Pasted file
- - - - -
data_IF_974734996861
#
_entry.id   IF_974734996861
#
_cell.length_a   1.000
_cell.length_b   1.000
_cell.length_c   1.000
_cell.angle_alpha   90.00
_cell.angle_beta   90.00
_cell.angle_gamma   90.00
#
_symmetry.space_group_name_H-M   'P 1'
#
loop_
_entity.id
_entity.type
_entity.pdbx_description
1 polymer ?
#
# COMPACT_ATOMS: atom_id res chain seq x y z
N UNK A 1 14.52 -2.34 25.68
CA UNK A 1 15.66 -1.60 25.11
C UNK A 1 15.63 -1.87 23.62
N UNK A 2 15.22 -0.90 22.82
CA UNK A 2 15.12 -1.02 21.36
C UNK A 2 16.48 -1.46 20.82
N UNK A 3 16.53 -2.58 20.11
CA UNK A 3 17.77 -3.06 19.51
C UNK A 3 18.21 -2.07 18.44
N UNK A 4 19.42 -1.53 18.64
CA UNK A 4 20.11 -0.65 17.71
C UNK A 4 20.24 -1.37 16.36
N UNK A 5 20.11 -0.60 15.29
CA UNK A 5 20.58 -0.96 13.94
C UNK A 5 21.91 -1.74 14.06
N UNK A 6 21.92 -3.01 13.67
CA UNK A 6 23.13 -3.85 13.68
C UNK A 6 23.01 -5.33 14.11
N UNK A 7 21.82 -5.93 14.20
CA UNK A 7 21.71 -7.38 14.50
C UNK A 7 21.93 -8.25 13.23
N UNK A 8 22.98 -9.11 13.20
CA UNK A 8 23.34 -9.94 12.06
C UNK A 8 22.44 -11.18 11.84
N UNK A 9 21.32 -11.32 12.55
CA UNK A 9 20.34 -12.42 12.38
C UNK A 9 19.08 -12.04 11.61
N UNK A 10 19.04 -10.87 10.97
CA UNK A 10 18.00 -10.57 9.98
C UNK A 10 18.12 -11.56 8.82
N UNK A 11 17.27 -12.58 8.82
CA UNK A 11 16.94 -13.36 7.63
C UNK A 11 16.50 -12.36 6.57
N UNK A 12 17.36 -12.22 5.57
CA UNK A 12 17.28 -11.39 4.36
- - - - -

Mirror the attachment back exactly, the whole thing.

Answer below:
data_IF_974734996861
#
_entry.id   IF_974734996861
#
_cell.length_a   1.000
_cell.length_b   1.000
_cell.length_c   1.000
_cell.angle_alpha   90.00
_cell.angle_beta   90.00
_cell.angle_gamma   90.00
#
_symmetry.space_group_name_H-M   'P 1'
#
loop_
_entity.id
_entity.type
_entity.pdbx_description
1 polymer ?
#
# COMPACT_ATOMS: atom_id res chain seq x y z
N UNK A 1 14.52 -2.34 25.68
CA UNK A 1 15.66 -1.60 25.11
C UNK A 1 15.63 -1.87 23.62
N UNK A 2 15.22 -0.90 22.82
CA UNK A 2 15.12 -1.02 21.36
C UNK A 2 16.48 -1.46 20.82
N UNK A 3 16.53 -2.58 20.11
CA UNK A 3 17.77 -3.06 19.51
C UNK A 3 18.21 -2.07 18.44
N UNK A 4 19.42 -1.53 18.64
CA UNK A 4 20.11 -0.65 17.71
C UNK A 4 20.24 -1.37 16.36
N UNK A 5 20.11 -0.60 15.29
CA UNK A 5 20.58 -0.96 13.94
C UNK A 5 21.91 -1.74 14.06
N UNK A 6 21.92 -3.01 13.67
CA UNK A 6 23.13 -3.85 13.68
C UNK A 6 23.01 -5.33 14.11
N UNK A 7 21.82 -5.93 14.20
CA UNK A 7 21.71 -7.38 14.50
C UNK A 7 21.93 -8.25 13.23
N UNK A 8 22.98 -9.11 13.20
CA UNK A 8 23.34 -9.94 12.06
C UNK A 8 22.44 -11.18 11.84
N UNK A 9 21.32 -11.32 12.55
CA UNK A 9 20.34 -12.42 12.38
C UNK A 9 19.08 -12.04 11.61
N UNK A 10 19.04 -10.87 10.97
CA UNK A 10 18.00 -10.57 9.98
C UNK A 10 18.12 -11.56 8.82
N UNK A 11 17.27 -12.58 8.82
CA UNK A 11 16.94 -13.36 7.63
C UNK A 11 16.50 -12.36 6.57
N UNK A 12 17.36 -12.22 5.57
CA UNK A 12 17.28 -11.39 4.36